As a student at Yale University Fred Smith drafted the white paper of FedEx which earned him “C” in his term paper. His professor did not seem impressed with his the-next-big-thing concept.
Yet this very paper became the backbone of FedEx.
The blueprint talked about launching air cargo to reduce turn around time (TAT), what is today better known as the express delivery service. At the time, shippers transported only large packages with high margins by truck or passenger airplanes, but Smith thought it would be more efficient to carry small, essential items by aeroplanes too. His idea was to offset lower margins on small packages with higher volumes. Smith wrote this paper at the last minute, just before it was due, not knowing he would disappoint his professor completely.
In 1971, with a total investment of $84 million, $4 million of his inheritance and $80 million in loans and equity investments, Smith founded the company called as Federal Express, now popularly known as FedEx.
The company started operations in 1973 with eight planes (as shown above) covering 35 cities and an aggressive plan to expand coverage each month.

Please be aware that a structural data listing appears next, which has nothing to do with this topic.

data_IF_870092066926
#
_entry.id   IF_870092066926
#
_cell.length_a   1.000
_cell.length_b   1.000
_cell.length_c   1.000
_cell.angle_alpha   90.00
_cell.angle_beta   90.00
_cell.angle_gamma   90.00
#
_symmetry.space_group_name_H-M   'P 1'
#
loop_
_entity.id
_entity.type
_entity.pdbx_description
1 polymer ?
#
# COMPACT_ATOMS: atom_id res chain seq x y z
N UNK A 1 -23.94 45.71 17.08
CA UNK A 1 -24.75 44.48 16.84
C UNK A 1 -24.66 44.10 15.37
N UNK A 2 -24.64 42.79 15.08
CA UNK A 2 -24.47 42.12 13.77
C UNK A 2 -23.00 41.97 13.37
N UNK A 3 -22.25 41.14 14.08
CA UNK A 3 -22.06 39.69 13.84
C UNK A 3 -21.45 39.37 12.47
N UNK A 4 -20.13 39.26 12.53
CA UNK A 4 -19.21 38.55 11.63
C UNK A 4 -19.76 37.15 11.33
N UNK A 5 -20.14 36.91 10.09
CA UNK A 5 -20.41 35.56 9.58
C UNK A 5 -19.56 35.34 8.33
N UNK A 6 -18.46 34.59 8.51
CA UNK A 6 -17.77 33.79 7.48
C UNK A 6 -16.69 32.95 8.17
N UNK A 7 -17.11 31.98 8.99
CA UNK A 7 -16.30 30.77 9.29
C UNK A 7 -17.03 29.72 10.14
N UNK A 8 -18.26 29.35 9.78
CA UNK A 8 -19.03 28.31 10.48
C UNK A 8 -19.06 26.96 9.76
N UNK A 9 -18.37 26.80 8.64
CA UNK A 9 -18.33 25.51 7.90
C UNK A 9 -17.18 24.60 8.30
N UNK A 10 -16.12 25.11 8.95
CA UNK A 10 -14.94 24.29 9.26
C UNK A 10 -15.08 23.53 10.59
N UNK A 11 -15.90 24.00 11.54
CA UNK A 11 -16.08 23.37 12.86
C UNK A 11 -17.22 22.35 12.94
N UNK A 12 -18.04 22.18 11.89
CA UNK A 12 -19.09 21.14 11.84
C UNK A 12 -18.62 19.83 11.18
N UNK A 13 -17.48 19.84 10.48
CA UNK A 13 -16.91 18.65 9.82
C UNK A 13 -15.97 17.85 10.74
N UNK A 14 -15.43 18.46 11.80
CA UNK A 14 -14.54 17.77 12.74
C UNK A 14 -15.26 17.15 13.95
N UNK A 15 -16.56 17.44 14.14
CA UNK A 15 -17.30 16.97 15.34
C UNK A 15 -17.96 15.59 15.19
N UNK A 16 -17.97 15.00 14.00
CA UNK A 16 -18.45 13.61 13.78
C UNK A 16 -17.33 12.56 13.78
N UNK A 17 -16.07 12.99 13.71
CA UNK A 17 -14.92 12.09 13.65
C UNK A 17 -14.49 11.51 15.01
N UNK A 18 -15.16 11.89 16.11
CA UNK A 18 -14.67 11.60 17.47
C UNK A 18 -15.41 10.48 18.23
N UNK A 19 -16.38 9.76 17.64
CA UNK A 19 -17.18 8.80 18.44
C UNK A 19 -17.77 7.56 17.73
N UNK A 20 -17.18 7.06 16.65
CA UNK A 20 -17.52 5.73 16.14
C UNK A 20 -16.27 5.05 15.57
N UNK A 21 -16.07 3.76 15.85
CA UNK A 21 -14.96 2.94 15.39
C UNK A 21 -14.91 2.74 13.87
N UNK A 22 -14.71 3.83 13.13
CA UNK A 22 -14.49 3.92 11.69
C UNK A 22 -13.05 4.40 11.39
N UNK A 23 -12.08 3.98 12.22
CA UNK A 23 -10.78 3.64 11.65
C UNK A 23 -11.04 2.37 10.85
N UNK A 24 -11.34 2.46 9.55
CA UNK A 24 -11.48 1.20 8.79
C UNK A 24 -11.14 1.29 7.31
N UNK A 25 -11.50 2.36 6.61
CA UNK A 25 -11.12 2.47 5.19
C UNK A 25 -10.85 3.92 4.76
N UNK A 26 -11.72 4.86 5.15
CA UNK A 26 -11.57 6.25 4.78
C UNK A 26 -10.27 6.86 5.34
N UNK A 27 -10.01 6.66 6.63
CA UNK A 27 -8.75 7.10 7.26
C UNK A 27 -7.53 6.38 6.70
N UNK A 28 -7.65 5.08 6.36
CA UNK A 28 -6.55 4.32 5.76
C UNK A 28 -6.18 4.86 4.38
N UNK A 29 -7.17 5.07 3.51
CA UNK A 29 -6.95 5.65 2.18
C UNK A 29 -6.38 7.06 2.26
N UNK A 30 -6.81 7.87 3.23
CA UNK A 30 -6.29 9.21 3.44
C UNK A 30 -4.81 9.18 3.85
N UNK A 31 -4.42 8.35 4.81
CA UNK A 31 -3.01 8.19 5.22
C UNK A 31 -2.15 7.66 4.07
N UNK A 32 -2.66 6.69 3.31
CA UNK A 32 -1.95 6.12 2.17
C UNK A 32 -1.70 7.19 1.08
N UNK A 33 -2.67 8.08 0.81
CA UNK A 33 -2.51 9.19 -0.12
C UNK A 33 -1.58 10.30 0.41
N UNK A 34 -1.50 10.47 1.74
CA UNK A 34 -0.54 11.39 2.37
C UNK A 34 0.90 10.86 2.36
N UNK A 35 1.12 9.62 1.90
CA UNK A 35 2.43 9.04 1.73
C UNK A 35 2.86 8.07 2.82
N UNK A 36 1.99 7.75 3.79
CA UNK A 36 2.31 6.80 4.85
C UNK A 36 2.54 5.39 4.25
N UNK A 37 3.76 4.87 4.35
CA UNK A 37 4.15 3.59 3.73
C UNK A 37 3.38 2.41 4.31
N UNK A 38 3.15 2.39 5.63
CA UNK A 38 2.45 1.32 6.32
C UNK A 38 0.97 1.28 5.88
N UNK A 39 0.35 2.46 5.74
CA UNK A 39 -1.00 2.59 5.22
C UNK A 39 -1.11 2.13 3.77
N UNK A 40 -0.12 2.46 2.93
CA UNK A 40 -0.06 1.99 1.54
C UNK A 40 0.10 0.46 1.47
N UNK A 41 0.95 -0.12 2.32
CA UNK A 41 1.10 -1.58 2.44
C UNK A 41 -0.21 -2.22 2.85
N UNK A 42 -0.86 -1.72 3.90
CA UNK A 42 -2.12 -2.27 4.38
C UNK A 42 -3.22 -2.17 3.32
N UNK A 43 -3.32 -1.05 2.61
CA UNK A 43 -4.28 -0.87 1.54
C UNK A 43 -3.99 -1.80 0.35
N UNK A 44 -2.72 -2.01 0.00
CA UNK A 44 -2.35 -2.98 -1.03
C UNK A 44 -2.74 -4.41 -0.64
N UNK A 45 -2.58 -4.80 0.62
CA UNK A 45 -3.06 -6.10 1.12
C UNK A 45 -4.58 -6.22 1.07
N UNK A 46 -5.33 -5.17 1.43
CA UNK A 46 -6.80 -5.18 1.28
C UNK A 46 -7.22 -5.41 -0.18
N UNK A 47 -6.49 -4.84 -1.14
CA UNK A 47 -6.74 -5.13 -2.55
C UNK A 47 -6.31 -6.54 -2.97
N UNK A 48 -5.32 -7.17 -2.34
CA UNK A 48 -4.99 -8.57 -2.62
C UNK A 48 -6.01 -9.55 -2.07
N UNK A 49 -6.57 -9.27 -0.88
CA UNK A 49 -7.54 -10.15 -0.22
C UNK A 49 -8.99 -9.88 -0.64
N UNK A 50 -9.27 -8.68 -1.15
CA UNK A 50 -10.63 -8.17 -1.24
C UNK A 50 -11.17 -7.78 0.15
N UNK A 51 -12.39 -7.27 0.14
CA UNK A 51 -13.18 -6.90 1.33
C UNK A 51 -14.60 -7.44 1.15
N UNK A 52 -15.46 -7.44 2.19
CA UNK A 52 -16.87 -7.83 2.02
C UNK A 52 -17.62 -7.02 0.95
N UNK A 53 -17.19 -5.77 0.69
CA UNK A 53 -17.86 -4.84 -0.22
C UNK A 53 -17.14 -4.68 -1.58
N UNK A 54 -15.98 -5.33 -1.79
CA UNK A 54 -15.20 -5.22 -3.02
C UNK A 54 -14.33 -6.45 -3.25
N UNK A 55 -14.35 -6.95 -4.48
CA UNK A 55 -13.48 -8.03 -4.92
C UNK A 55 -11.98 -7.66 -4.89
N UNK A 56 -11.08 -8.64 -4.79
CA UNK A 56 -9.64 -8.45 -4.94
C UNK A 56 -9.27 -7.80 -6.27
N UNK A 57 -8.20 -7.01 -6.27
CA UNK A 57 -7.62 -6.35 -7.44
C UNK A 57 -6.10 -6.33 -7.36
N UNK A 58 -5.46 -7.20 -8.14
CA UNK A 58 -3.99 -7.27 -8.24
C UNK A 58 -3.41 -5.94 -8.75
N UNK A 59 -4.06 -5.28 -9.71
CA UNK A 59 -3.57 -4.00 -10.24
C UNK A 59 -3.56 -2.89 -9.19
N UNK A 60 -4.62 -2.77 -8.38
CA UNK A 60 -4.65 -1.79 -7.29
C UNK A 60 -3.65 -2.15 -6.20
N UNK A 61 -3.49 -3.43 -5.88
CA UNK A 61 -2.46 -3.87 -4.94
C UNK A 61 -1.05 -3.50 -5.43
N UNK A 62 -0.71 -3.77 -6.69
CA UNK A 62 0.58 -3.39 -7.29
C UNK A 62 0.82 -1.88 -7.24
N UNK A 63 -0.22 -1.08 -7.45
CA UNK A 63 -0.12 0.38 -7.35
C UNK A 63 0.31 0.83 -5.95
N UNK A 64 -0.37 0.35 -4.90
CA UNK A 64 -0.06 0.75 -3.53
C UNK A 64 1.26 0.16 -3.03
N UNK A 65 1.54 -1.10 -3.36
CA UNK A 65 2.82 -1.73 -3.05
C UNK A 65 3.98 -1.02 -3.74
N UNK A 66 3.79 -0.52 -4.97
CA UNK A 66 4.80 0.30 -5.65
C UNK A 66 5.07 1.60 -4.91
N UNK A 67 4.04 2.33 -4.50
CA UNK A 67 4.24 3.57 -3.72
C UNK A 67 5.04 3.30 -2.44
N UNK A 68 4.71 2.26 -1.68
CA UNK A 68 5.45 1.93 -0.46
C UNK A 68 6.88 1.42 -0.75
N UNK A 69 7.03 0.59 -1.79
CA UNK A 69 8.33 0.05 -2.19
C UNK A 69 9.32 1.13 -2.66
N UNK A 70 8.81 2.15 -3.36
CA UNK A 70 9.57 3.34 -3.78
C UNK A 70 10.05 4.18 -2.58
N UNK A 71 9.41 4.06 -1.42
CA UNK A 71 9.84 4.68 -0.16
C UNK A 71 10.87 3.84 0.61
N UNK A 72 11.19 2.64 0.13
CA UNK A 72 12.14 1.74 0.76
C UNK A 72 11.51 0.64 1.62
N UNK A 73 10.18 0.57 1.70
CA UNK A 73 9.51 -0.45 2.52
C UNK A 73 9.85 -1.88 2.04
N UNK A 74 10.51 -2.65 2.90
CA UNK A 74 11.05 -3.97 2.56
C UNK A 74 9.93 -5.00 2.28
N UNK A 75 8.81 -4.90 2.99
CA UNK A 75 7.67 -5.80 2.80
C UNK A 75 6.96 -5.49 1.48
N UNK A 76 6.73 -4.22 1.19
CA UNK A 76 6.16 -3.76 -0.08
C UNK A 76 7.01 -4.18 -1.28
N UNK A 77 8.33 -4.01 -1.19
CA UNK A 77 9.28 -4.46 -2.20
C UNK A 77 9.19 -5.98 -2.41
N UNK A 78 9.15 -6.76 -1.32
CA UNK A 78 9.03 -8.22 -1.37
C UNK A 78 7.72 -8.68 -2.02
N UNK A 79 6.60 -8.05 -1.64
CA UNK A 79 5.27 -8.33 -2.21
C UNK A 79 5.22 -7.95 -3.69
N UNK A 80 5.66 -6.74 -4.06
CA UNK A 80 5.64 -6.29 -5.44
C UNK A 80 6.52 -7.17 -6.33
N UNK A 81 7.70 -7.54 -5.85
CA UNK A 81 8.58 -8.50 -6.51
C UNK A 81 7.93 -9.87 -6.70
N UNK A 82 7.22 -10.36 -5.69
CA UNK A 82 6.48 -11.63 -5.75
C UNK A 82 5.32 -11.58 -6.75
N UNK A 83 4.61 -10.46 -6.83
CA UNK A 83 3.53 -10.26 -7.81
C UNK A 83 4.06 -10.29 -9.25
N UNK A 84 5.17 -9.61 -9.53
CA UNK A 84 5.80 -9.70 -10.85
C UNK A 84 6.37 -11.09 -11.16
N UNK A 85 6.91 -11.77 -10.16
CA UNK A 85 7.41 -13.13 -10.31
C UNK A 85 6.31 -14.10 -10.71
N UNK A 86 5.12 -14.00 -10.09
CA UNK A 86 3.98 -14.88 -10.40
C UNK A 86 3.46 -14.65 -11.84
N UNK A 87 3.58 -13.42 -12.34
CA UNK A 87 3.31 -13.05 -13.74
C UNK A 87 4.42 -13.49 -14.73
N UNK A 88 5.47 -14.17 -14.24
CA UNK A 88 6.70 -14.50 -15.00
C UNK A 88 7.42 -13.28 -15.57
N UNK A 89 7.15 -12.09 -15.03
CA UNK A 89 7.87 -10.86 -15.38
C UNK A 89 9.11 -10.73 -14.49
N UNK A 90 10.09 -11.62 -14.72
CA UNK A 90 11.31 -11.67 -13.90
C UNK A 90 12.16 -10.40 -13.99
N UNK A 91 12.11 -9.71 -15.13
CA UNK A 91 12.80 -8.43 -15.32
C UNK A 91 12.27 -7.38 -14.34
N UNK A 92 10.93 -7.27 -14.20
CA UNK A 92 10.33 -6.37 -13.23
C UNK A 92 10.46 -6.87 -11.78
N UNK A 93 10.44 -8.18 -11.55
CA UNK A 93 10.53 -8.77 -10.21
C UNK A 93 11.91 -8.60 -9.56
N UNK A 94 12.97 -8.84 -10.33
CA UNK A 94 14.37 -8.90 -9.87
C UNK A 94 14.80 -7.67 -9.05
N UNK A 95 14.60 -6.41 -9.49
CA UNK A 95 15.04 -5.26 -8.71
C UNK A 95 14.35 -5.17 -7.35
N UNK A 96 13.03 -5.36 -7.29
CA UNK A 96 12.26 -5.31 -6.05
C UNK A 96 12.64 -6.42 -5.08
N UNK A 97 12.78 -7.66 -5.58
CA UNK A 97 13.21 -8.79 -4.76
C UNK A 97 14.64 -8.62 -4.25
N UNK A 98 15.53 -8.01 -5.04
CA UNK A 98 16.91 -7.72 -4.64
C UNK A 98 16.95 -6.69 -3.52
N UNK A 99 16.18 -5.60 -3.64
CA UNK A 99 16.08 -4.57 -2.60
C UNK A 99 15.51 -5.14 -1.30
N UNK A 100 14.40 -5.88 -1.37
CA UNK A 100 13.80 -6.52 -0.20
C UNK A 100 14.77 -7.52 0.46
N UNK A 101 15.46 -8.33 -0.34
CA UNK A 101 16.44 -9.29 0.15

26 months into the business the firm racked up $29 million in losses, primarily due to rising fuel costs. Situation was such that pilots were asked to use their personal credit cards to fuel planes along with uncashed paychecks.
FedEx’s funds dwindled to just $5,000.
So what was a founder desperate to save his dream supposed to? What would turn things around?
Smith took an impulsive decision to fly to Las Vegas and play blackjack with that last $5000.
And as they say Fortune favours the brave.
He turned that final five grand into $27,000 – enough to pay a vital $24,000 fuel bill and save the company from bankruptcy.
When asked he aptly replied, “What difference does it make? Without the funds to clear debt, we wouldn’t have been able to fly anyway.”
Even though that $27,000 wasn’t enough, but Smith viewed it as a ray of hope, he raised another $11 million to support operations. It was only later in 1976, that Fedex was able to produce its first profit.
Any company that puts its future on a few cards, rolls of the dice, or spin of the roulette table to turn into a multibillion-dollar industry leader undoubtedly holds one of the greatest corporate comeback stories ever.